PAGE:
We followed the dogs up into a big rock slide, and they had about a 70 to 80 pound female mountain lion treed on a big rock. The dogs had her surrounded, but none of us had any kind of a gun. So I jerked my rope down and just kinda pitched it at the lion on that rock. She swatted at the rope, and I pulled it up tight on her front paw. The mule was pretty green and, when the cat started throwing a fit with the rope on her paw, decided to take off.
We jerked the lion off the rock, and then all the dogs jumped on the lion. So I was dragging a lion around in circles with my mule and with a bunch of dogs chewing on the cat, and she was putting up a pretty good fight with three legs. I finally got the mule stopped, and Domingo and the other feller jumped down and got the dogs pulled off the lion. Domingo finally got another rope on her back leg and we stretched her out.
The other boy got the dogs tied off to a persimmon tree, and things kinda settled down. I sent the feller back to get the pickup, we had a dog cage in it. We got a forked limb and kinda kept the lions head between the forks until we got her into the cage and got it shut. We took her to the JA Campground, a little place Joy and I owned. We kept her in a cage there for about a year. Ever so often, I’d take a pair of horse hoof nippers and a pigging string and get her to reaching out of the cage with her paw. I’d snag it with the pigging string and trim her claws that way. Finally, a feller came along and bought her from us.”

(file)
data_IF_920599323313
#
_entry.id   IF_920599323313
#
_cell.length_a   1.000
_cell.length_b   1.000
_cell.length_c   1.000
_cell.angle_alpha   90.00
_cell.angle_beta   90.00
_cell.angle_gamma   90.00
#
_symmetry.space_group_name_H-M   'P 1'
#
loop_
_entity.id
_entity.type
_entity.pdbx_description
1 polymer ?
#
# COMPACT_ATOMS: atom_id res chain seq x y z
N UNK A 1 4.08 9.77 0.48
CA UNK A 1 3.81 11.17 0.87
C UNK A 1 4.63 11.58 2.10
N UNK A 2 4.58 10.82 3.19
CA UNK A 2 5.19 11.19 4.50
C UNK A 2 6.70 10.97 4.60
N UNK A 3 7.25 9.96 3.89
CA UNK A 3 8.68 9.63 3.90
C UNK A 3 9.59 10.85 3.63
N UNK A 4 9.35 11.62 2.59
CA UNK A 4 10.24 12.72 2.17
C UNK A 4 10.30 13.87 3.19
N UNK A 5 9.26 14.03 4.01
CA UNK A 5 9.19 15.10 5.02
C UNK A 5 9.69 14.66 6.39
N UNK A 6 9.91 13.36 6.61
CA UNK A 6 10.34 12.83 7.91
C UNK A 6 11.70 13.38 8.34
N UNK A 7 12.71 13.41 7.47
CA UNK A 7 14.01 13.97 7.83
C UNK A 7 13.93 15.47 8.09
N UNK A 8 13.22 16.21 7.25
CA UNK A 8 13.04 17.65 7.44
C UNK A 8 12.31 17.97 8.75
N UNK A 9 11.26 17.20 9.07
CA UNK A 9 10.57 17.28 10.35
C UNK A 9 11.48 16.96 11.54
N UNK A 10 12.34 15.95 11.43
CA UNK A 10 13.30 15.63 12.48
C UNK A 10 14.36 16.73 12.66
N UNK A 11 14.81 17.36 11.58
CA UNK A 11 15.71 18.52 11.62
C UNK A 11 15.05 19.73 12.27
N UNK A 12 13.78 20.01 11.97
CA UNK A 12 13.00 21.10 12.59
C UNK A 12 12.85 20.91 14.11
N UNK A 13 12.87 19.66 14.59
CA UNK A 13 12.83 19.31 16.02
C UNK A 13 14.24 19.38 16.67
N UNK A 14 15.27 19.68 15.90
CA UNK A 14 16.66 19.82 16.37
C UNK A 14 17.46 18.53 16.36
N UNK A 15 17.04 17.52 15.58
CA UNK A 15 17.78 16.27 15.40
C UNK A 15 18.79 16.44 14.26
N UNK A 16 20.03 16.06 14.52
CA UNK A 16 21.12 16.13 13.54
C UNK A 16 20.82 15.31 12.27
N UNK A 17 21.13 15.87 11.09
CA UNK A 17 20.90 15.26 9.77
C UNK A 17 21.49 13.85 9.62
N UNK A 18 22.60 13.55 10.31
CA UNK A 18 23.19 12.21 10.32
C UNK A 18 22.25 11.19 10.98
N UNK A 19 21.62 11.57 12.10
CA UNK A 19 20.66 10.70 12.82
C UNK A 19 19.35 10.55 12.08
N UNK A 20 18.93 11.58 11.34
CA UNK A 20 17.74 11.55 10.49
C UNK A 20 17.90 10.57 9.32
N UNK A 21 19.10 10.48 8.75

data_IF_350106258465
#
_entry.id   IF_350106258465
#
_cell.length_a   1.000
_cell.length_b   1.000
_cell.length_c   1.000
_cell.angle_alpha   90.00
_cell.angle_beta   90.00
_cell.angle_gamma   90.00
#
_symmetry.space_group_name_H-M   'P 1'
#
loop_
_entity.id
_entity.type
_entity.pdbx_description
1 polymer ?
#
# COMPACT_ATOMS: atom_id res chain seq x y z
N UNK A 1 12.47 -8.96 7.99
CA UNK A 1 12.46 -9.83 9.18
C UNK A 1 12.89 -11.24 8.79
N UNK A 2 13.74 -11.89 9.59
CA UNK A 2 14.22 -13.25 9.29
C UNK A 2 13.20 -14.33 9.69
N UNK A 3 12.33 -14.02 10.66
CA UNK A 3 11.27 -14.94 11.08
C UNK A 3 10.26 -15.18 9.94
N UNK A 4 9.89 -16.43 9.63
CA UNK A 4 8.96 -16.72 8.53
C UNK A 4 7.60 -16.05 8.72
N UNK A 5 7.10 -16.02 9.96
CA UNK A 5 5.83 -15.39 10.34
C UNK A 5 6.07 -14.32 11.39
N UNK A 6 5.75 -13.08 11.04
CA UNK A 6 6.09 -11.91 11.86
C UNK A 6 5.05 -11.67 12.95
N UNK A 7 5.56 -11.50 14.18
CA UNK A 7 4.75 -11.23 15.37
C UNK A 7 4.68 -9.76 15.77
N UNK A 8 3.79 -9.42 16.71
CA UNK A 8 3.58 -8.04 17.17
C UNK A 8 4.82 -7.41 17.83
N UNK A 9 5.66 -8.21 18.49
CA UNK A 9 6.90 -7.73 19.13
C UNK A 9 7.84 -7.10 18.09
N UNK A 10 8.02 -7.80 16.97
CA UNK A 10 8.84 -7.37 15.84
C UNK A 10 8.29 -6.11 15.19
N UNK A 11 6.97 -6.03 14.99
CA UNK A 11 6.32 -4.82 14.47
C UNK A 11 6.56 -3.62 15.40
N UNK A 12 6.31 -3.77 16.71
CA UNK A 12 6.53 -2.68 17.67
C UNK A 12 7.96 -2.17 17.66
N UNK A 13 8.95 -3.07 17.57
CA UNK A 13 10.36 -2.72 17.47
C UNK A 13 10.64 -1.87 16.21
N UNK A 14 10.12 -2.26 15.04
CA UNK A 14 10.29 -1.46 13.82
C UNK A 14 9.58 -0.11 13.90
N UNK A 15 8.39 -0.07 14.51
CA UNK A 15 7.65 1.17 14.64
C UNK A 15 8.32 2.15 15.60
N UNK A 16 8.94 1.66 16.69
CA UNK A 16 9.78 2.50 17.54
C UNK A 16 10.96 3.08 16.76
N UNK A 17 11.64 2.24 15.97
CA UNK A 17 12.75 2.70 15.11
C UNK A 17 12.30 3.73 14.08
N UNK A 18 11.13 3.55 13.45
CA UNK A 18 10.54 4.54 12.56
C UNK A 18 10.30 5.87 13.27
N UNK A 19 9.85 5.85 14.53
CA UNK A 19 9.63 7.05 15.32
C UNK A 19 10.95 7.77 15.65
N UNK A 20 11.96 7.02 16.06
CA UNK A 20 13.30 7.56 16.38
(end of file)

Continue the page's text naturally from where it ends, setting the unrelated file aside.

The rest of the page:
Now I have known guys that have roped a lots of things, but Apache was the only guy I ever knew that roped a lion, and he lived to tell the tale. That takes a different kind of macho, amigos.
And danged if he didn’t turn a profit on roping a lion
This is just one of the Apache stories in the book. If you’d like to buy one, contact Don at firstname.lastname@example.org This book is one you’ll be proud to own. Don, and all yall other guys, thanks for sharing the rembrances, and I have a feeling, after I hear from more folks that knew him, there’ll be lots more Apache stories I’ll try to pass along.
Another comment made was, in all those years and all the experiences, they only permanently crippled one horse and no cowboys. I wondered if Joy spent much time thinking what Apache might drag up every time he came home.
Well, Apache has gone over but he and Joy are together again. I thank God for the opportunity I had to know him and I can dang sure say, Apache may be gone but he’ll NEVER be forgotten.
Apache, thanks for it all,,,,keep it together til the rest of us get there, to be with yall and all the others that have gone on before us,,,,,it has been a remarkable trip.